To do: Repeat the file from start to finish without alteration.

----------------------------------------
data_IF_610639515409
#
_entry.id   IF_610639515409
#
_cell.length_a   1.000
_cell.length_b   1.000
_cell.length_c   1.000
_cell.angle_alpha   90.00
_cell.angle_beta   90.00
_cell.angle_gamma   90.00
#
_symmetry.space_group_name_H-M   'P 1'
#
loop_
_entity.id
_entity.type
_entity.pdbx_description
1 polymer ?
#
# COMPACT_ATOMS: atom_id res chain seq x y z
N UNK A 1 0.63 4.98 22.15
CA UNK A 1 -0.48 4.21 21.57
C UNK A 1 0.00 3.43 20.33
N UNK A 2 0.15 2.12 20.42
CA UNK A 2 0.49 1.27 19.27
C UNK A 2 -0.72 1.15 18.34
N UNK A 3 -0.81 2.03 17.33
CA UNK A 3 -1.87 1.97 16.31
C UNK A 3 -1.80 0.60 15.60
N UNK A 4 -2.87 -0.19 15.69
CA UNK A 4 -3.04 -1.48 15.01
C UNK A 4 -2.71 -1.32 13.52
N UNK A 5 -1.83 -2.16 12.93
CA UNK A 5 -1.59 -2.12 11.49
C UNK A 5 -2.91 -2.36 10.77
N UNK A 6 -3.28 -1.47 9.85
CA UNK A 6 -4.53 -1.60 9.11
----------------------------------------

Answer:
data_IF_610639515409
#
_entry.id   IF_610639515409
#
_cell.length_a   1.000
_cell.length_b   1.000
_cell.length_c   1.000
_cell.angle_alpha   90.00
_cell.angle_beta   90.00
_cell.angle_gamma   90.00
#
_symmetry.space_group_name_H-M   'P 1'
#
loop_
_entity.id
_entity.type
_entity.pdbx_description
1 polymer ?
#
# COMPACT_ATOMS: atom_id res chain seq x y z
N UNK A 1 0.63 4.98 22.15
CA UNK A 1 -0.48 4.21 21.57
C UNK A 1 0.00 3.43 20.33
N UNK A 2 0.15 2.12 20.42
CA UNK A 2 0.49 1.27 19.27
C UNK A 2 -0.72 1.15 18.34
N UNK A 3 -0.81 2.03 17.33
CA UNK A 3 -1.87 1.97 16.31
C UNK A 3 -1.80 0.60 15.60
N UNK A 4 -2.87 -0.19 15.69
CA UNK A 4 -3.04 -1.48 15.01
C UNK A 4 -2.71 -1.32 13.52
N UNK A 5 -1.83 -2.16 12.93
CA UNK A 5 -1.59 -2.12 11.49
C UNK A 5 -2.91 -2.36 10.77
N UNK A 6 -3.28 -1.47 9.85
CA UNK A 6 -4.53 -1.60 9.11